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NY Italian similar to SF's Delfina or A16

Hello New York Chowhounders,

My wife and I are visiting your great town from Montreal later this month and we want to make sure that our dinner plans are spot-on. So far, we’ve made reservations to Jean Georges and we plan on going to Spotted Pig and Momofuku Ssam bar. For our fourth night, we would like an Italian restaurant and this is where I need your help: Esca, Maialino and Marea are names I’m toying with. Ideally, I would like to find NY’s equivalent of Delfina, A16 or Quince, my three favorite Italian restaurants in San Francisco. All are set in a modern, relaxed atmosphere, with impeccable and innovative cuisine. Is there anything similar in New York?

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  1. Are you after the pizza from A16? If you are, I would suggest Keste. Although I haven't been there, what I've read describes exactly the pizza at A16. It's not formal/fine dining, but from the website it doesn't appear to be a hole in the wall or anything. I have read much about Delfina and sent a friend of mine there - although I haven't been to Delfina, my recommendation for something similar would be Convivio.

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    Convivio
    45 Tudor City Place, New York, NY 10017

    1. I lived in SF for four years and had the pleasure of dating someone who worked for Delfina. I know their food and A16's intimately (I think Delfina's pizza is superior, excluding bias). Now in NYC, I think Co. has a Delfina-esque vibe (a little Mission District, a little Marina) and darn good pizza.

      http://www.co-pane.com/

      Happy travels.

      9 Replies
      1. re: foxloaf

        I think A16 would be run of the mill if was in NYC at least I thought so when some of my SF friends insisted I eat there.. It's chef (Appleman I think his name is) is now at Pulino's in NYC. I think most folks here would concur, Pulino's ain't all that great.

        The three restaurants you mentioned are not really comparable to a16 either, none serve pizza and they are all significantly more elegant and expensive (and much better than a16) particularly Marea. If you want neopolitan pizza, there has been an explosion of good places in nyc...motorino and keste probably being a good place to start...I would also throw Locanda Verde on your list for an elegant place as well...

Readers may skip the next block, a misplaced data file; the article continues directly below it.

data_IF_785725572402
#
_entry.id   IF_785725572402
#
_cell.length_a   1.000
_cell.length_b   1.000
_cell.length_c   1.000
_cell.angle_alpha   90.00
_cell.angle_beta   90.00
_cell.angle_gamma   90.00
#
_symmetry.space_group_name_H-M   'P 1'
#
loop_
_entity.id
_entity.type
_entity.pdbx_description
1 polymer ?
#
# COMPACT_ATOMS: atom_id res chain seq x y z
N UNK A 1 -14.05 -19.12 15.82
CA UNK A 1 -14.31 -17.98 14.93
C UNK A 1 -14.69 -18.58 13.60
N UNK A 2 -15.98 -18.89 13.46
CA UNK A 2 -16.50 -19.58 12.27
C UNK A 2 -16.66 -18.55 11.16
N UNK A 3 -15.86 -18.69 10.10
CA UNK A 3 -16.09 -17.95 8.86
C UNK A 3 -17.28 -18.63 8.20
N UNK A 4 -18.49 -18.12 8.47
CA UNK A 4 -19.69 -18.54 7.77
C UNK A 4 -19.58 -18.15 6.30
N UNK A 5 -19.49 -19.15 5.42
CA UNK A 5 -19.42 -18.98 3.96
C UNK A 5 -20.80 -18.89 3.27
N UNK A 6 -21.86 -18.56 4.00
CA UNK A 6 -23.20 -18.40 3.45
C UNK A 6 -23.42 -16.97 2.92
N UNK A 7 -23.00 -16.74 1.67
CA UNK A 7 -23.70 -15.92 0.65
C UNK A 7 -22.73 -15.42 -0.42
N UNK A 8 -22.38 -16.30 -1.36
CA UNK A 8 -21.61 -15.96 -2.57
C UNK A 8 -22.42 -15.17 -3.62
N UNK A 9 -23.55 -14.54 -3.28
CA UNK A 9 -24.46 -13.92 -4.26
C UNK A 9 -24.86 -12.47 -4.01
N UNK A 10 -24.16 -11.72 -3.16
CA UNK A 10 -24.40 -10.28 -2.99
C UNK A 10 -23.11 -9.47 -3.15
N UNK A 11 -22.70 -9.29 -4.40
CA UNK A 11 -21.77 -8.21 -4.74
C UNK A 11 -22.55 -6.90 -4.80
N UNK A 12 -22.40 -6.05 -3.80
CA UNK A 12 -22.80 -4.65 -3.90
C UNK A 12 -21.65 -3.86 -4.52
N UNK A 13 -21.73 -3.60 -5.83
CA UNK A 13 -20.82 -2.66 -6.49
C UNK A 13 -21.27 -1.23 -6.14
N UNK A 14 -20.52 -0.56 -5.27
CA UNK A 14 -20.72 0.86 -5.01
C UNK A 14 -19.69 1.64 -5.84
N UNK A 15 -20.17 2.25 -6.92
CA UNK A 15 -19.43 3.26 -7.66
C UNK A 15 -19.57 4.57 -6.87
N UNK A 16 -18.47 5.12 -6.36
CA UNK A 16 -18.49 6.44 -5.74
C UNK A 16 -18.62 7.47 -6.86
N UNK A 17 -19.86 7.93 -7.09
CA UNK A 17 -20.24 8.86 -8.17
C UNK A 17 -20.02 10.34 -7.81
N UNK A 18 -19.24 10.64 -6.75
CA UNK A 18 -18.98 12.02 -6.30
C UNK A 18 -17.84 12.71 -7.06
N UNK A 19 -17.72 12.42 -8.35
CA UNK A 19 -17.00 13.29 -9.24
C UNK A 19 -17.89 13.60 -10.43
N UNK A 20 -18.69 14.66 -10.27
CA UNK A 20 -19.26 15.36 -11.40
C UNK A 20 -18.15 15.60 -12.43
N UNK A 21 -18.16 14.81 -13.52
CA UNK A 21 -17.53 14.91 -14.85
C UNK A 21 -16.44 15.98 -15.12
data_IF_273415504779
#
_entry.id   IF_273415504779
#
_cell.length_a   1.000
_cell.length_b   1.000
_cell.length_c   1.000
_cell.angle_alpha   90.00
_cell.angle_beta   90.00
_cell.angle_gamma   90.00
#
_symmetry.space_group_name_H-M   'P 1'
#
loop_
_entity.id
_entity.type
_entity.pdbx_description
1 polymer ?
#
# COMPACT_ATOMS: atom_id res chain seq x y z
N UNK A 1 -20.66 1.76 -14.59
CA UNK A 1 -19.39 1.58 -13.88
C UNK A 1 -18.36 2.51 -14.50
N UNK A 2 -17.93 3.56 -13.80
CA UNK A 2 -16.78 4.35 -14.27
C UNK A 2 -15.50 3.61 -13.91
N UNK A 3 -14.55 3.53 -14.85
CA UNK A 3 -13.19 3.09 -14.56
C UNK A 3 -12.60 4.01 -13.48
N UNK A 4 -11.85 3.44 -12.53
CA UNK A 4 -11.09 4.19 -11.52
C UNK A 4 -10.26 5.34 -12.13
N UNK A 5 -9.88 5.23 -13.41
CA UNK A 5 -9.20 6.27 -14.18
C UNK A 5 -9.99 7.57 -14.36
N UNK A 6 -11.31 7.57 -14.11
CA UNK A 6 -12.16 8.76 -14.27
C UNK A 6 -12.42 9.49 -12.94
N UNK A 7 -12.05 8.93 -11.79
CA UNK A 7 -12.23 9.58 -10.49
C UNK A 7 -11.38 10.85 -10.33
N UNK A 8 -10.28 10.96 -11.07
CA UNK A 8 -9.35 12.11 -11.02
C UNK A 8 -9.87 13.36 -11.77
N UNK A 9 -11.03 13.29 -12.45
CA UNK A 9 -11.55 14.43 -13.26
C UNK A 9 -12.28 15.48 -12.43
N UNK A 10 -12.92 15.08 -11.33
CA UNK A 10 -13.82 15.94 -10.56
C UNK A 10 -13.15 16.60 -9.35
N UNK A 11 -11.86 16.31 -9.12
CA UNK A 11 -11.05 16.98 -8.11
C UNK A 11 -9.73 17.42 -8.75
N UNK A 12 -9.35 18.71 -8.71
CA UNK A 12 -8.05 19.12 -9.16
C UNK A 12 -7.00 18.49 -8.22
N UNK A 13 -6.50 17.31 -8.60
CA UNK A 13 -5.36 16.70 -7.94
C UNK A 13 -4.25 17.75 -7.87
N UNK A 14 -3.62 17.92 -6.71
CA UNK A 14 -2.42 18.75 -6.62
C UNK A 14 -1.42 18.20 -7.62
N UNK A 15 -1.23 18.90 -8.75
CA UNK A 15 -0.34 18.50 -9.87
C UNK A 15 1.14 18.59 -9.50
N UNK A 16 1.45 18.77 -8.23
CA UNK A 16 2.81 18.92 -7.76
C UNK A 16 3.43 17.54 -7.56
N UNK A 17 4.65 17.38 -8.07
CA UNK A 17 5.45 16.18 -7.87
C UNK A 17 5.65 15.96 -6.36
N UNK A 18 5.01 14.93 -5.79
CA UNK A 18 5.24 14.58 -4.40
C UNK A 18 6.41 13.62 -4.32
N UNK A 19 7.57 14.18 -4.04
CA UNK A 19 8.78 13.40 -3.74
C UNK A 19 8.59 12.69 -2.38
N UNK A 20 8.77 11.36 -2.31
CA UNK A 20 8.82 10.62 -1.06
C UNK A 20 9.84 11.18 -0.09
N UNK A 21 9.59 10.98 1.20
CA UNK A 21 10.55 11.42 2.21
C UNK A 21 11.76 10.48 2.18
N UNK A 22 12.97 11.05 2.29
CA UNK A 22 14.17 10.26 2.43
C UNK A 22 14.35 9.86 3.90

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        Marea
        240 Central Park South, New York, NY 10019

        Locanda Verde
        377 Greenwich St, New York, NY 10013

        Pulino's
        282 Bowery, New York, NY 10012

        1. re: Cpalms

          Well, I realize that I should have been much more specific in what I was looking for, I'm sorry about that.
          I'm not necessarily looking for pizza. What I love about A16, Delfina or Quince is that although they are definitively Italian-inspired, they have a definitive San Francisco flavor to them. So basically, I'm not looking for a "rustic" or "authentic trattoria" experience, but a modern NYC take on Italian food... if that makes any sense!

          1. re: maimar

            "modern NYC take on Italian food" had me think of Del Posto off the bat.

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            Del Posto
            85 10th Avenue, New York, NY 10011

            1. re: maimar

              Scarpetta, at the bar, has a nice vibe, not unlike A16 only better. No pizza but the house-made bar chips, sinfully rich polenta and killer short ribs apps may persuade you to drink more and maybe share a pasta with your date. Wine list is very good.

              Quince is pretty fancy (I'm a big fan) so I'll offer Babbo as a worthy counterpoint. Again, arrive early and sit at the bar (no reservation, queue up at 5 p.m.). Quince's David Lynch was a long-time wine consultant there. I have his book.

              Esca is another Batalli place. Best enjoyed after the theater crowd has left (after 7 p.m.). Pasternack has a way with fish. His crudos alone are worth the price of admission. His spaghetti neri is memorable as are his whole-fish specials. I like the wine selection.

              All of these restaurants reflect a bit of New York City.

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              Babbo
              110 Waverly Pl, New York, NY 10011

              Esca
              402 West 43rd Street, New York, NY 10036

              Scarpetta
              355 West 14th Street, New York, NY 10014

                1. re: Steve R

                  That's the place I thought of when I saw "a modern NYC take on Italian food."